An Egyptian military delegation abruptly cancelled its meetings with U.S. lawmakers to return to Cairo on Monday after warnings from both Congress and the White House that Egypt’s crackdown on non-governmental groups could threaten its $1.3 billion in annual U.S. military aid.
A spokesman for the Egyptian Embassy confirmed that the delegation had cancelled its meetings this week with U.S. lawmakers, but gave no reason.
Last week, the Egyptian army delegation met State Department officials who outlined both the U.S. position on the pro-democracy non-governmental groups and the new conditions that Congress recently imposed on American military assistance.
Nineteen Americans are among 40 foreign and Egyptian activists whose cases have been referred to criminal court by Egypt’s army-backed government. A number of the U.S. citizens involved have sought refuge in the American Embassy.
The resulting dispute has strained ties between Cairo and Washington, which backed the overthrow last year of Egypt’s longtime ruler Hosni Mubarak, upon whom it relied for decades to uphold a peace treaty with Israel vital to U.S. strategy in the Middle East.
The Egyptian delegation had been scheduled to see Senators Carl Levin and John McCain, the Democratic chairman and ranking Republican on the Senate Armed Services Committee, among others in Congress this week.
Senate aides said they did not know why the meetings were cancelled.
The U.S. senator who wrote the conditions placed on U.S. military aid to Egypt this year warned that “things will be a lot worse” for Egypt when Congress makes aid decisions for 2013 if Cairo does not demonstrate a commitment to democracy.
Senator Patrick Leahy, Democratic chairman of the Senate foreign aid subcommittee, suggested that he would not favor continuing U.S. military aid to Egypt, even with conditions, if it continued its crackdown on local and U.S.-funded pro-democracy groups.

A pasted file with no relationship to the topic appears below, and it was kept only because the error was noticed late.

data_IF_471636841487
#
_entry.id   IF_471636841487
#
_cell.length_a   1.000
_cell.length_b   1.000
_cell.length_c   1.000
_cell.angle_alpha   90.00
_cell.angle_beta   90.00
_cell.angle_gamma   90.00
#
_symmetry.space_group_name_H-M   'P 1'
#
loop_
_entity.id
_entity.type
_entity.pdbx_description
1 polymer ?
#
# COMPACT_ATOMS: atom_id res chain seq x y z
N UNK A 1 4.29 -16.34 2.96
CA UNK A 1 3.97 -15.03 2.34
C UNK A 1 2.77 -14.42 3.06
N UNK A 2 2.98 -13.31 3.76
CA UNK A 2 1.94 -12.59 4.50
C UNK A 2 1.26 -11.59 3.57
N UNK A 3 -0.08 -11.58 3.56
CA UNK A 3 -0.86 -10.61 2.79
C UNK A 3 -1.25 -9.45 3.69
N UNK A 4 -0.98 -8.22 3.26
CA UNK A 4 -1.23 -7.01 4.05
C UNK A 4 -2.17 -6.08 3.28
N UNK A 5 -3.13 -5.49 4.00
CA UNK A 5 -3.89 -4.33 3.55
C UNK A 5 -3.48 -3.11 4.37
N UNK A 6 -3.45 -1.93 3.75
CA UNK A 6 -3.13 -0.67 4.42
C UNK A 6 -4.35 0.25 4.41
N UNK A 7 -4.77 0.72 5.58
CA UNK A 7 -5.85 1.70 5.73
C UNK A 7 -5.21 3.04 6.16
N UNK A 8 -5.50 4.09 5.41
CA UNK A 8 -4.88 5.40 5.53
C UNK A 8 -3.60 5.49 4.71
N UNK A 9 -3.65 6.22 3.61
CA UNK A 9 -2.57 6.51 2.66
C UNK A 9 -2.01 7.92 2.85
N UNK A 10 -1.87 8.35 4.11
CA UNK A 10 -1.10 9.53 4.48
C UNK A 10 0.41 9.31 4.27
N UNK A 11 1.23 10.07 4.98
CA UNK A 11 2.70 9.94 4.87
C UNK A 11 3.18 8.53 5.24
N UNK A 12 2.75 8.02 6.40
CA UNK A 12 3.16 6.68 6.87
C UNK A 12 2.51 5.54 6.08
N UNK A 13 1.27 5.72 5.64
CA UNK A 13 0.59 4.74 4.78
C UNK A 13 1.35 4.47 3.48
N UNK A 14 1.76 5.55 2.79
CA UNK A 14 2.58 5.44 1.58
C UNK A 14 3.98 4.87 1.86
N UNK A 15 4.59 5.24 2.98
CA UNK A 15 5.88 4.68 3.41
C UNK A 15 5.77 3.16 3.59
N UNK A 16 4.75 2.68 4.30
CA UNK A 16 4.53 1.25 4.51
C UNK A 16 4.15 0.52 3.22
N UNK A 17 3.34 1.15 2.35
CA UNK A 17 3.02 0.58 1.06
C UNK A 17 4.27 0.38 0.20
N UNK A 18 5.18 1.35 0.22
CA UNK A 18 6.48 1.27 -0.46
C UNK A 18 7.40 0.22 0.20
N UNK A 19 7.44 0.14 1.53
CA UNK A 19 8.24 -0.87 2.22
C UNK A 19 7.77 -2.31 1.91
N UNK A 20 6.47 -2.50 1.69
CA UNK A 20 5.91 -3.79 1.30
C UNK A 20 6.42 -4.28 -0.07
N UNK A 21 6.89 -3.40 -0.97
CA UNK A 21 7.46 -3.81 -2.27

“I’m not going to ... say, keep on funding this, funding money that reflects the assumption that they are committed to democracy, if they are not,” Leahy told Reuters at the Senate.
“If they think I took a strong stand this year - if things don’t improve, next year will be a lot worse,” he said.
The White House said earlier on Monday that the Egyptian crackdown on pro-democracy non-governmental groups could threaten the country’s $1.3 billion in annual U.S. military aid.
“These actions could have consequences for our relationship and for our assistance programs,” White House press secretary Jay Carney told reporters.
Under the conditions written into the fiscal 2012 spending bill that Congress passed in December, Secretary of State Hillary Clinton must certify that Egypt’s military-led authorities are meeting benchmarked steps toward democratic reform before the $1.3 billion in military aid—the usual amount Washington has provided in recent years—is released in fiscal 2012.
The conditions say that Clinton must certify that Egypt is “holding free and fair elections; implementing policies to protect freedom of expression, association, and religion, and due process of law.”
Leahy said he had to “really fight the administration” of President Barack Obama, a fellow Democrat, to get those conditions placed on the aid for fiscal 2012, which began last October and ends September 1.
“Now everybody is glad it was done that way because it gives us, to the extent we have any leverage, that’s where the leverage is,” Leahy told Reuters.
At the White House, Carney said the administration continued to communicate to the Egyptian government its “grave concerns” about the crackdown on pro-democracy groups.
The individuals involved “have done nothing wrong. Their only assignment is to support Egypt in its transition to democracy.”
Egyptian authorities say the NGOs broke the law by accepting foreign funds without government approval.
Several U.S. citizens and others involved have been barred from leaving Egypt. They include Sam LaHood, the country director of the International Republican Institute and the son of U.S. Transportation Secretary Ray LaHood.
“Many of these groups have worked in Egypt for several years, and so their activities are not new. Moreover, they also served as observers for the recent parliamentary elections at the request of the government of Egypt,” Carney said.
Reporting By Laura MacInnis, Alister Bull and Andrew Quinn; Editing by Bill Trott
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